Published online by Cambridge University Press: 20 May 2010
The development of neurological complications is a critical turning point in the course of acute liver failure (ALF). Hepatic encephalopathy can quickly progress from mild alterations of consciousness to deep coma, and intracranial hypertension as a result of brain swelling can be a major cause of death in this syndrome (O'Grady et al. 1989). At a time when liver transplantation appears as an effective therapy for patients with a low likelihood of spontaneous recovery, management of the neurological picture acquires a new urgency. The goal of this chapter is to discuss current views on the pathogenesis of brain edema, its clinicial manifestations and current therapeutic options.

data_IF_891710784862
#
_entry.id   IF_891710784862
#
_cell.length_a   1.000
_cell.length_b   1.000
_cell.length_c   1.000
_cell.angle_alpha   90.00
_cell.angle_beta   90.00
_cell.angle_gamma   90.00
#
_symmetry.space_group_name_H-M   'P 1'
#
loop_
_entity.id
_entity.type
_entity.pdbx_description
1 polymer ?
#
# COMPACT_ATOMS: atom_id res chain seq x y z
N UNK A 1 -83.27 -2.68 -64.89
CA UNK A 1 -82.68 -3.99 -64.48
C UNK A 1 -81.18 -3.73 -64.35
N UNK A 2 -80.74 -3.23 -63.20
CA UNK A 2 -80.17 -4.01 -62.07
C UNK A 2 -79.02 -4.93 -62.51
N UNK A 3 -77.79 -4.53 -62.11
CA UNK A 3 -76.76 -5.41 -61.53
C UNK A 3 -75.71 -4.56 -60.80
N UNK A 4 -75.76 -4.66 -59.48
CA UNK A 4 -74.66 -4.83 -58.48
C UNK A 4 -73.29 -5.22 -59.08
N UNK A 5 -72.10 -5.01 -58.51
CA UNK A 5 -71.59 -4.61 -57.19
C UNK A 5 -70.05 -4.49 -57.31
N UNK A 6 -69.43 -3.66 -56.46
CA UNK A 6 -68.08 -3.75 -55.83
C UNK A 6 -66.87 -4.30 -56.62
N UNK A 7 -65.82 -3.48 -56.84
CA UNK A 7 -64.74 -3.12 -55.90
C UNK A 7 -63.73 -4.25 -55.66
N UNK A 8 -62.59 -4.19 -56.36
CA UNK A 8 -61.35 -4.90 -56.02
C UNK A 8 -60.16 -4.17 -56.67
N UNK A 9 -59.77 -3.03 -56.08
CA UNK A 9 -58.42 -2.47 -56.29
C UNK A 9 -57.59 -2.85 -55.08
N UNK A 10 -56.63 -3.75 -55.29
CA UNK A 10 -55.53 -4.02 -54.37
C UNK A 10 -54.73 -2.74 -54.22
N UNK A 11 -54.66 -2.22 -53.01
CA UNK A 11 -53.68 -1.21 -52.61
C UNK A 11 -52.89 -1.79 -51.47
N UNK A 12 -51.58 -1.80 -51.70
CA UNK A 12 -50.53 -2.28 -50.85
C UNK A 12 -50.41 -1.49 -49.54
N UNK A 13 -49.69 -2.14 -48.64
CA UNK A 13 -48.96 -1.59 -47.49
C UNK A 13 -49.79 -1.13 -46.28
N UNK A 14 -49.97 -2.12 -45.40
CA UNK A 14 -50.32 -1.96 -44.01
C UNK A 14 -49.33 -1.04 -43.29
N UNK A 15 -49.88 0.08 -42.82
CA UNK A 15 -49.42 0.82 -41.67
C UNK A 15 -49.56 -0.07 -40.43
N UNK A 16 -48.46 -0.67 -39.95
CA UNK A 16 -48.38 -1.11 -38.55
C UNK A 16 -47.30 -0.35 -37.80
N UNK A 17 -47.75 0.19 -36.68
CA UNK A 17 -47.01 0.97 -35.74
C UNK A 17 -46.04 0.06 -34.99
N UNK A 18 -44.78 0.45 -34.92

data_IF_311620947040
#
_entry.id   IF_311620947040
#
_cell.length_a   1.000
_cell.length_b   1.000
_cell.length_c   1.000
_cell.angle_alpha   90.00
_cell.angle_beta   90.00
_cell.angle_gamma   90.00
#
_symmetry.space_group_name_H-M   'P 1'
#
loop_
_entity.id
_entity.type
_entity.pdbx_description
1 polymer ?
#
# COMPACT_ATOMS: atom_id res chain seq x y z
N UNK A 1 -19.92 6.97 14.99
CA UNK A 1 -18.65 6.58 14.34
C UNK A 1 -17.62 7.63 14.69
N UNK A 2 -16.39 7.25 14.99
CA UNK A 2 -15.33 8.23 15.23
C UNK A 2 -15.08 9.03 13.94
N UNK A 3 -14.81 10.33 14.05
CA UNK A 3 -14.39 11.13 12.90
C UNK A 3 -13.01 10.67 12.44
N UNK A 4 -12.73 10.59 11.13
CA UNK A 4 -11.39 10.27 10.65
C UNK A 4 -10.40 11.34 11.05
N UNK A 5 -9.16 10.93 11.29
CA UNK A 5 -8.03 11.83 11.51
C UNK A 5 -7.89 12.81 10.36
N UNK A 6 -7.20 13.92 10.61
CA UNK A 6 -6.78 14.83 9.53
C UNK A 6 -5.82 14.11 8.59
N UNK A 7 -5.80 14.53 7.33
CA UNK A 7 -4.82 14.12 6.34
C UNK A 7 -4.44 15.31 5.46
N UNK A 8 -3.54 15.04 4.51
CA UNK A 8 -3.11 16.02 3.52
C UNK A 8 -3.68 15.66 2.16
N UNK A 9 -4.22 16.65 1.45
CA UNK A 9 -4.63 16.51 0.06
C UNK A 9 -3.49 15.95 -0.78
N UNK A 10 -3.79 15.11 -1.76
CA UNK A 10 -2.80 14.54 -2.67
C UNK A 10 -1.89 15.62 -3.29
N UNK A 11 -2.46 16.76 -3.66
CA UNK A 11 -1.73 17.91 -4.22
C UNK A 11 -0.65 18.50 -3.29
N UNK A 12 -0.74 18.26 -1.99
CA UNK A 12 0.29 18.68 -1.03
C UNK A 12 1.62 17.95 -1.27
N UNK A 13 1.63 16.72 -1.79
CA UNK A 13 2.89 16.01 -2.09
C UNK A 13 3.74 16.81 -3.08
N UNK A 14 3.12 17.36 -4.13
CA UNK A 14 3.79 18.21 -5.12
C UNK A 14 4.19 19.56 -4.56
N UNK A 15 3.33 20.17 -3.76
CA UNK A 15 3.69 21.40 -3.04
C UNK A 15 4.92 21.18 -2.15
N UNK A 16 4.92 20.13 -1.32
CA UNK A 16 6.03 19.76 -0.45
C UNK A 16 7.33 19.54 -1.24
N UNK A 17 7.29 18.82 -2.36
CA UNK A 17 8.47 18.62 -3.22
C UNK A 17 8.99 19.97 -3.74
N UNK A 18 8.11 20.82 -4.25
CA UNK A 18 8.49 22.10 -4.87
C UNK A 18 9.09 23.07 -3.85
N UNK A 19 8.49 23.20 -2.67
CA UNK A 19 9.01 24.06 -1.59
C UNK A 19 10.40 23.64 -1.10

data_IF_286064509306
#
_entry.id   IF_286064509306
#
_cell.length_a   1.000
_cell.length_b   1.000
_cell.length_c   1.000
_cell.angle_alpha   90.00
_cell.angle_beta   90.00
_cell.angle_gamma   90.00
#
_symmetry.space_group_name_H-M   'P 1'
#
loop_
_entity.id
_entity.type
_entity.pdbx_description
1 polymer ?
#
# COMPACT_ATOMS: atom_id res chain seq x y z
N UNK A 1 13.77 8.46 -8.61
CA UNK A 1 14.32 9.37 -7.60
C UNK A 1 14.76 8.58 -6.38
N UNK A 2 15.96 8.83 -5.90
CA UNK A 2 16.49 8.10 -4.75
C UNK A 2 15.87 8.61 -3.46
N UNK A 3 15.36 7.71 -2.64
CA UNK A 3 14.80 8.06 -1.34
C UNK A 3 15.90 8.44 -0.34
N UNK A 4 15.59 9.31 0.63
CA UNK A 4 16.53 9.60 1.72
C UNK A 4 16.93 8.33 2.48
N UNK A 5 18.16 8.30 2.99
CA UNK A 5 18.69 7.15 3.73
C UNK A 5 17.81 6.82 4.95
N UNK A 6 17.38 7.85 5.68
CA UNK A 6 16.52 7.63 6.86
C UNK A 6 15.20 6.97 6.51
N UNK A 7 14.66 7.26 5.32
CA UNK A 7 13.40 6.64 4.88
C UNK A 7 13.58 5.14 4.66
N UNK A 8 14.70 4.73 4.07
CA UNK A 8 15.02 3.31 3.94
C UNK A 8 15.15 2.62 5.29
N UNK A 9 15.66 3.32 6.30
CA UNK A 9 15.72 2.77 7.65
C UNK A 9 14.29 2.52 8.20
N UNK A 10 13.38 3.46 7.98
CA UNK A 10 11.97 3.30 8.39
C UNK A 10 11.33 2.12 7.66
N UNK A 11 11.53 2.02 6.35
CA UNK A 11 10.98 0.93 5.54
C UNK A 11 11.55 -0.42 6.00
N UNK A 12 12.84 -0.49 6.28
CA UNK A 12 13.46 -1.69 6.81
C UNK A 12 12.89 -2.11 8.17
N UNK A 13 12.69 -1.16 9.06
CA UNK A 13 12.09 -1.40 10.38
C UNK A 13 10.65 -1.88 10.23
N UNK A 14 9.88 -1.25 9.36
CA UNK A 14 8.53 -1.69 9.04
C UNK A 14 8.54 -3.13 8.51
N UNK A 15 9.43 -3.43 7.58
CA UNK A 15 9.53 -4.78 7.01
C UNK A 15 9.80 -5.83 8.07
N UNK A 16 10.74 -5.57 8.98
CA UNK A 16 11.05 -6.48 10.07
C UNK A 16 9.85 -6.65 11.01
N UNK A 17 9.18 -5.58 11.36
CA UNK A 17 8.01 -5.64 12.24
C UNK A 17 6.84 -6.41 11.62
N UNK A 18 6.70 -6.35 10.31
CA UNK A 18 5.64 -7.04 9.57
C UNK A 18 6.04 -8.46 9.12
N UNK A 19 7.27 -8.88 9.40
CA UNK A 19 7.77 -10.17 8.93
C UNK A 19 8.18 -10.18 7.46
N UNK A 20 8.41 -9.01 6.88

The importance of alterations in mental state in the course of acute jaundice have been recognized since antiquity. The description of the neurological symptomatology of “acute yellow atrophy” by Frerichs in the 19th century is rich with details that are still valid today (quoted in Adams and Foley 1953). Neuropathologic descriptions of hepatic coma have lumped together the few cases of acute failure with those of cirrhosis. However, it was only in the 1940s that separation between the clinical manifestations of encephalopathy in acute liver failure from those of cirrhosis became more clearly demarcated, with delirium and convulsions a feature of acute liver disease that was seldom observed in the “quiet” evolution of coma in chronic liver failure (Greene 1940).